28 November

Order the Panettone!

Winter 2021, retreat upon retreat to find deeper levels of tenderness, vaster horizons of perspective, sweeter tastes on our tongues, more time to attend to our landscapes, more generosity with ourselves, more awareness of everyone’s vulnerabilities, more space for friends.

The TangoForge Advent brings you a daily treat, from today until Christmas Eve, 24.December.  This year’s advent shares the treasures I discovered in 2021, along with a few longstanding insights that get me through dark seasons.

Memories of advent calendars are tactile and delightful. Searching the ornate image for the tiny numbers, gently prying open the paper, puzzling out the secret meaning of the miniature illustration …

Anticipation of each day’s gathering around the calendar is accompanied by the growing excitement for sparkly, delicious, unknown treats to come.

This year –like last year– we need every treat and ritual we can find…

Advent 2021 Day 1, 28.November

First things first:
Order the Panettone

This first message of the second TangoForge Advent season again begins by entreating you to deliciousness. Order a fine Italian panettone. Determined to arrive to Italy in time for panettone last year, I ate five.

Like dances, the terrible ones are excruciating and the good ones are sublime. Understand the difference: Real panettone is made with “llevito madre”. That is a living yeast, like a sourdough, but it doesn’t have a sour taste. It’s used mostly for bread, pizza, etc. Industrial bread and commercial panettone is made with instant yeast or chemical rising agents. Llevito madre requires more skill because it changes with weather, humidity, and variations in the flour.

Panettone has a rich taste because it is full of eggs and butter. But these ingredients weigh down the dough. It requires a very skilled baker to coax such a dough to rise. Add the further weight of raisins (the traditional flavour, now also possible with candied citrus, figs, chocolate, apricots…), and he faces a mighty challenge, checking the dough constantly throughout its rising periods. The cost also must take into account the high cost of ingredients wasted in occasional failed batches that are an inevitable part of the process.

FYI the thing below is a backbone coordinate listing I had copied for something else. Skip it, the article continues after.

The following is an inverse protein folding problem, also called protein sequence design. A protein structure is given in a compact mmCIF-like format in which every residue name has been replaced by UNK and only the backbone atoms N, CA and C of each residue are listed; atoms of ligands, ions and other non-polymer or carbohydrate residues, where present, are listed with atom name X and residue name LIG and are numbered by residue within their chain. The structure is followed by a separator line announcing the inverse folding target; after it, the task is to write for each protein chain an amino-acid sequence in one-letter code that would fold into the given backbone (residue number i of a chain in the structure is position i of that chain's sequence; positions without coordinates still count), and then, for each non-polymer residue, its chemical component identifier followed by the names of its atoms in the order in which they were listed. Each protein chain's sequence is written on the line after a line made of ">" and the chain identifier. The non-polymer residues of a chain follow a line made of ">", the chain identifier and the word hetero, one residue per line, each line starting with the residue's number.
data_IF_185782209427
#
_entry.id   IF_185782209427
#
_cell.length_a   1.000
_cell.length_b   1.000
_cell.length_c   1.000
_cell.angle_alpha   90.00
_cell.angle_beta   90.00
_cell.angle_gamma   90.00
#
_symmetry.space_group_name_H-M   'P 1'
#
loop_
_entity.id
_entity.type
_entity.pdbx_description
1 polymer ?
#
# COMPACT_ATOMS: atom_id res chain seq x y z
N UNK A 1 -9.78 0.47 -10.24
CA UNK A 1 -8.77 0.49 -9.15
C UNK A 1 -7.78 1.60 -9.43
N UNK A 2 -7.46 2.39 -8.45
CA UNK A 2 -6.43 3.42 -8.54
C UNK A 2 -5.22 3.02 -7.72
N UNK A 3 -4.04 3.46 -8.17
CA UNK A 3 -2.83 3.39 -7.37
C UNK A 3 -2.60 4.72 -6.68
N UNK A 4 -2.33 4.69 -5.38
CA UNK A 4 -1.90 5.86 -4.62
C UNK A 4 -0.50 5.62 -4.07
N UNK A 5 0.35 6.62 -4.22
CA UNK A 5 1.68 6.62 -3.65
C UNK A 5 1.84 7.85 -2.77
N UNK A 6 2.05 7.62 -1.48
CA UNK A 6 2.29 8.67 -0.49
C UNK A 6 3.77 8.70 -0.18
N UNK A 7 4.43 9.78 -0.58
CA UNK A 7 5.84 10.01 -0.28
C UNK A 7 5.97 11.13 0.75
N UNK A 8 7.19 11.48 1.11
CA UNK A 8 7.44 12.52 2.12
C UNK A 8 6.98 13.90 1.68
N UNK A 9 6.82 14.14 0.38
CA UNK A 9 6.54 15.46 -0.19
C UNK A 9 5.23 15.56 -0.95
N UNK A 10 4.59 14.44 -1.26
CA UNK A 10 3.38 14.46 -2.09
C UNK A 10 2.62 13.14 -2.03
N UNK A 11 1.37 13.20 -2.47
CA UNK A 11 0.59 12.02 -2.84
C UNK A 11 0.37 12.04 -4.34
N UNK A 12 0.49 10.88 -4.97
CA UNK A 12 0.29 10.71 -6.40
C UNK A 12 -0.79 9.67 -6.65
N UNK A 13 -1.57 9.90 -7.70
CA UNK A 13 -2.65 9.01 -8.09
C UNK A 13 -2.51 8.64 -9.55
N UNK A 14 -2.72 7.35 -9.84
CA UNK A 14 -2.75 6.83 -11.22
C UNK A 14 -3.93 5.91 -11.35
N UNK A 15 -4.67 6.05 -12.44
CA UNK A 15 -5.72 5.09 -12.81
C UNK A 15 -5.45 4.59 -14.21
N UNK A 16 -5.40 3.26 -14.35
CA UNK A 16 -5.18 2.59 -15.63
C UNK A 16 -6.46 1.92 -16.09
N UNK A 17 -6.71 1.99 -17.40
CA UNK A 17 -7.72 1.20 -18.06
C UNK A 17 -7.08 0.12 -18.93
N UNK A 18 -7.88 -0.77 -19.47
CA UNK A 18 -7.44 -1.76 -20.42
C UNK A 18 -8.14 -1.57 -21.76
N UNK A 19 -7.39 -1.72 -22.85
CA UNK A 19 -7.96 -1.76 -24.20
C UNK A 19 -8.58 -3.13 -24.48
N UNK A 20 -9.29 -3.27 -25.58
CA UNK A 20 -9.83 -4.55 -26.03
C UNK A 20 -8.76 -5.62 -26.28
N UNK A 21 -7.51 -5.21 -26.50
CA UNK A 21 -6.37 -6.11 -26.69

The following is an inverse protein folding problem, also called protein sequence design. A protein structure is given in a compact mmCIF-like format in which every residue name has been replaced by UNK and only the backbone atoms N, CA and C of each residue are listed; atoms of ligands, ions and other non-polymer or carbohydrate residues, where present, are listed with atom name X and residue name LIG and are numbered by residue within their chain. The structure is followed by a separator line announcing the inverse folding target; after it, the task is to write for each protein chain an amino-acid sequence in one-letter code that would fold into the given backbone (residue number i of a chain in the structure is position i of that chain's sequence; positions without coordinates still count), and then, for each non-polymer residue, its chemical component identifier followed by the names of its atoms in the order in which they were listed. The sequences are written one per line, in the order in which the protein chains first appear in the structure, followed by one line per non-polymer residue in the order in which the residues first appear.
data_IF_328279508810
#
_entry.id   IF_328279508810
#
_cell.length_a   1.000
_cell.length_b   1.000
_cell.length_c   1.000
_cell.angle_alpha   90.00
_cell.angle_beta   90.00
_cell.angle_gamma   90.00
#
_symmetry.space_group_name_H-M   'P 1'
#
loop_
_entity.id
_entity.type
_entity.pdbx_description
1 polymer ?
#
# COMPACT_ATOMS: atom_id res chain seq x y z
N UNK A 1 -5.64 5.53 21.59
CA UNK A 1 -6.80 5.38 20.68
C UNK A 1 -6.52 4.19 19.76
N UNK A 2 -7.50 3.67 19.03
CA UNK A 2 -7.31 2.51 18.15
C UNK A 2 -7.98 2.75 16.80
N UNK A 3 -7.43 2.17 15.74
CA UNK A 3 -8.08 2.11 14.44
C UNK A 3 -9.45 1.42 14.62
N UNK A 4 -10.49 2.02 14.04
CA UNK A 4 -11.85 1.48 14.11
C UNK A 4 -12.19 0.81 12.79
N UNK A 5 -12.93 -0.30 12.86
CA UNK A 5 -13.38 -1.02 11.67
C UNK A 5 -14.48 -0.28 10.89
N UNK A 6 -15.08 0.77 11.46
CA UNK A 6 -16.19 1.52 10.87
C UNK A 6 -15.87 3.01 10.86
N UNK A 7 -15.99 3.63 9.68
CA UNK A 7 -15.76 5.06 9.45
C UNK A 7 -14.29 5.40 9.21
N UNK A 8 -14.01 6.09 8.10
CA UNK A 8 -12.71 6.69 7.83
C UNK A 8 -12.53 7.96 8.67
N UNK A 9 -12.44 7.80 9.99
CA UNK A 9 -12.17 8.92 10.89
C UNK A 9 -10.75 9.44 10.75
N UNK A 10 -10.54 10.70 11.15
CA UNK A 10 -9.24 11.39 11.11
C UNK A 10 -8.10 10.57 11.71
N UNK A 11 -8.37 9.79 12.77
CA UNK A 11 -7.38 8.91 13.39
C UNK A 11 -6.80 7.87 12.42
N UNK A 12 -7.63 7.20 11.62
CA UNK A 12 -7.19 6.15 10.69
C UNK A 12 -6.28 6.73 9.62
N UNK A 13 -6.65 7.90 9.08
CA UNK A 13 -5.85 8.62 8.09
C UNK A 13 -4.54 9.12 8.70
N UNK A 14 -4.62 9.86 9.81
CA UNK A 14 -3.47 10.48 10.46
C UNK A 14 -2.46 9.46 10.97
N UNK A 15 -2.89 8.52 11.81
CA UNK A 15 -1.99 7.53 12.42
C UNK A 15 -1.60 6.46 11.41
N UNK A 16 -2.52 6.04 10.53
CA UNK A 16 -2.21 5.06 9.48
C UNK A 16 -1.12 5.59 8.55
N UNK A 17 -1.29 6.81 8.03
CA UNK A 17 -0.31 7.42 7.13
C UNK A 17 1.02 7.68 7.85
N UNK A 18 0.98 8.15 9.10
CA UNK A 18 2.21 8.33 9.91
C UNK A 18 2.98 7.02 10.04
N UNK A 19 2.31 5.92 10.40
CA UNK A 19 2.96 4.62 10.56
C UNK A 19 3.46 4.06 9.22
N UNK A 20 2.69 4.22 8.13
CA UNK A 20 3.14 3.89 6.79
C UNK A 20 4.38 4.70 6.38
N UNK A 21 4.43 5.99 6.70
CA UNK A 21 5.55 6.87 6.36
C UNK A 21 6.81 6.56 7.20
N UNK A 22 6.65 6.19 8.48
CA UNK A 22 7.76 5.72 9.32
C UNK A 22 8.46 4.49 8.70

The baker must attend to the dough at all hours throughout the three-day rising period, and after baking must promptly invert each loaf into a basket to prevent the tender strands of gluten from collapsing under the rich weight. 

Now you understand why it’s expensive. What I love about that expense is that what we’re paying for is intensive, attentive labor, and refined skill – as well as a lot of eggs, butter, and fruit.

Snare a true artisan Panettone from Olivieri 1882 or Perbellini. Both ship directly around the world and offer classical Panettone, special contemporary flavors, and Pandoro, a similar Christmas cake without fruits (and therefore able to be a bit taller) which I love equally. In the US, you can order Perbellini from Formaggio Kitchen.

The ancient fermentation method results in a cake that lasts for well over a month, so they are perfectly safe for shipping.

Panettone are beautifully wrapped for gifting to others or yourself.

Although intended as dessert, Panettone also makes a perfect luxurious Christmas day breakfast.

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